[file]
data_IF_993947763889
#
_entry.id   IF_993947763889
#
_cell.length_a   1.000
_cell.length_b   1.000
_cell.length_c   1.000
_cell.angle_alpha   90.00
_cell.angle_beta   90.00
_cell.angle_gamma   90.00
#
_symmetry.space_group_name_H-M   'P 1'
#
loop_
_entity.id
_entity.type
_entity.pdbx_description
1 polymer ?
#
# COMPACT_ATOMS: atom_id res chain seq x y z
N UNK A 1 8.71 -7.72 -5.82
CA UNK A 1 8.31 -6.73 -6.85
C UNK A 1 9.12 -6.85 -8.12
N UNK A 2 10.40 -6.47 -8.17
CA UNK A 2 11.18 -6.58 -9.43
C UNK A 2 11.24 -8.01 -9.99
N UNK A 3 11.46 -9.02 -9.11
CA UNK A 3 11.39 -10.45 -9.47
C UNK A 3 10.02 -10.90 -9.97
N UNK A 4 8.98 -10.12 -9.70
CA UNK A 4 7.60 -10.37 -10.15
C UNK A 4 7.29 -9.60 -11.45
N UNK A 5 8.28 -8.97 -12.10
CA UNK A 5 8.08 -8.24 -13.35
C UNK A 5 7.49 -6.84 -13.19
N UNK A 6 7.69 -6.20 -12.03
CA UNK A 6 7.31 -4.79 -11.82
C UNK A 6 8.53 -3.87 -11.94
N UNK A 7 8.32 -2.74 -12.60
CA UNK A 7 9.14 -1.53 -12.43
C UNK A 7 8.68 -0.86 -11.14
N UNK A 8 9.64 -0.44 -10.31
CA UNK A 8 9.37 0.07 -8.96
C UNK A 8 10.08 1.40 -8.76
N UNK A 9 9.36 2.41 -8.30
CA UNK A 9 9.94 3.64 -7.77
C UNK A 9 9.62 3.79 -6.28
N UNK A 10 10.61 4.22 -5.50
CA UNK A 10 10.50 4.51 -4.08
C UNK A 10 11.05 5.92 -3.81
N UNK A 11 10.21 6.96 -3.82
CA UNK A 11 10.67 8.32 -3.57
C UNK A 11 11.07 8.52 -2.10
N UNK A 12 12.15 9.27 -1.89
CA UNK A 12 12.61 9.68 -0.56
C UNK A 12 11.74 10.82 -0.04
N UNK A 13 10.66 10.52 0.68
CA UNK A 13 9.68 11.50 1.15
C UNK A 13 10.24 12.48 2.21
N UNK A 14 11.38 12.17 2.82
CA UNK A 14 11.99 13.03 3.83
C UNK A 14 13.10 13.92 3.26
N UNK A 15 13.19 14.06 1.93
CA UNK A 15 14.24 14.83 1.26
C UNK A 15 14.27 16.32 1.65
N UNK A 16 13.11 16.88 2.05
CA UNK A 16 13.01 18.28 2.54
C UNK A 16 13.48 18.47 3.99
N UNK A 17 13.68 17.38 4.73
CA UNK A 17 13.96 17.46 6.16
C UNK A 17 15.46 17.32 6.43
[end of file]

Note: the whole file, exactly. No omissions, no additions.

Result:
data_IF_993947763889
#
_entry.id   IF_993947763889
#
_cell.length_a   1.000
_cell.length_b   1.000
_cell.length_c   1.000
_cell.angle_alpha   90.00
_cell.angle_beta   90.00
_cell.angle_gamma   90.00
#
_symmetry.space_group_name_H-M   'P 1'
#
loop_
_entity.id
_entity.type
_entity.pdbx_description
1 polymer ?
#
# COMPACT_ATOMS: atom_id res chain seq x y z
N UNK A 1 8.71 -7.72 -5.82
CA UNK A 1 8.31 -6.73 -6.85
C UNK A 1 9.12 -6.85 -8.12
N UNK A 2 10.40 -6.47 -8.17
CA UNK A 2 11.18 -6.58 -9.43
C UNK A 2 11.24 -8.01 -9.99
N UNK A 3 11.46 -9.02 -9.11
CA UNK A 3 11.39 -10.45 -9.47
C UNK A 3 10.02 -10.90 -9.97
N UNK A 4 8.98 -10.12 -9.70
CA UNK A 4 7.60 -10.37 -10.15
C UNK A 4 7.29 -9.60 -11.45
N UNK A 5 8.28 -8.97 -12.10
CA UNK A 5 8.08 -8.24 -13.35
C UNK A 5 7.49 -6.84 -13.19
N UNK A 6 7.69 -6.20 -12.03
CA UNK A 6 7.31 -4.79 -11.82
C UNK A 6 8.53 -3.87 -11.94
N UNK A 7 8.32 -2.74 -12.60
CA UNK A 7 9.14 -1.53 -12.43
C UNK A 7 8.68 -0.86 -11.14
N UNK A 8 9.64 -0.44 -10.31
CA UNK A 8 9.37 0.07 -8.96
C UNK A 8 10.08 1.40 -8.76
N UNK A 9 9.36 2.41 -8.30
CA UNK A 9 9.94 3.64 -7.77
C UNK A 9 9.62 3.79 -6.28
N UNK A 10 10.61 4.22 -5.50
CA UNK A 10 10.50 4.51 -4.08
C UNK A 10 11.05 5.92 -3.81
N UNK A 11 10.21 6.96 -3.82
CA UNK A 11 10.67 8.32 -3.57
C UNK A 11 11.07 8.52 -2.10
N UNK A 12 12.15 9.27 -1.89
CA UNK A 12 12.61 9.68 -0.56
C UNK A 12 11.74 10.82 -0.04
N UNK A 13 10.66 10.52 0.68
CA UNK A 13 9.68 11.50 1.15
C UNK A 13 10.24 12.48 2.21
N UNK A 14 11.38 12.17 2.82
CA UNK A 14 11.99 13.03 3.83
C UNK A 14 13.10 13.92 3.26
N UNK A 15 13.19 14.06 1.93
CA UNK A 15 14.24 14.83 1.26
C UNK A 15 14.27 16.32 1.65
N UNK A 16 13.11 16.88 2.05
CA UNK A 16 13.01 18.28 2.54
C UNK A 16 13.48 18.47 3.99
N UNK A 17 13.68 17.38 4.73
CA UNK A 17 13.96 17.46 6.16
C UNK A 17 15.46 17.32 6.43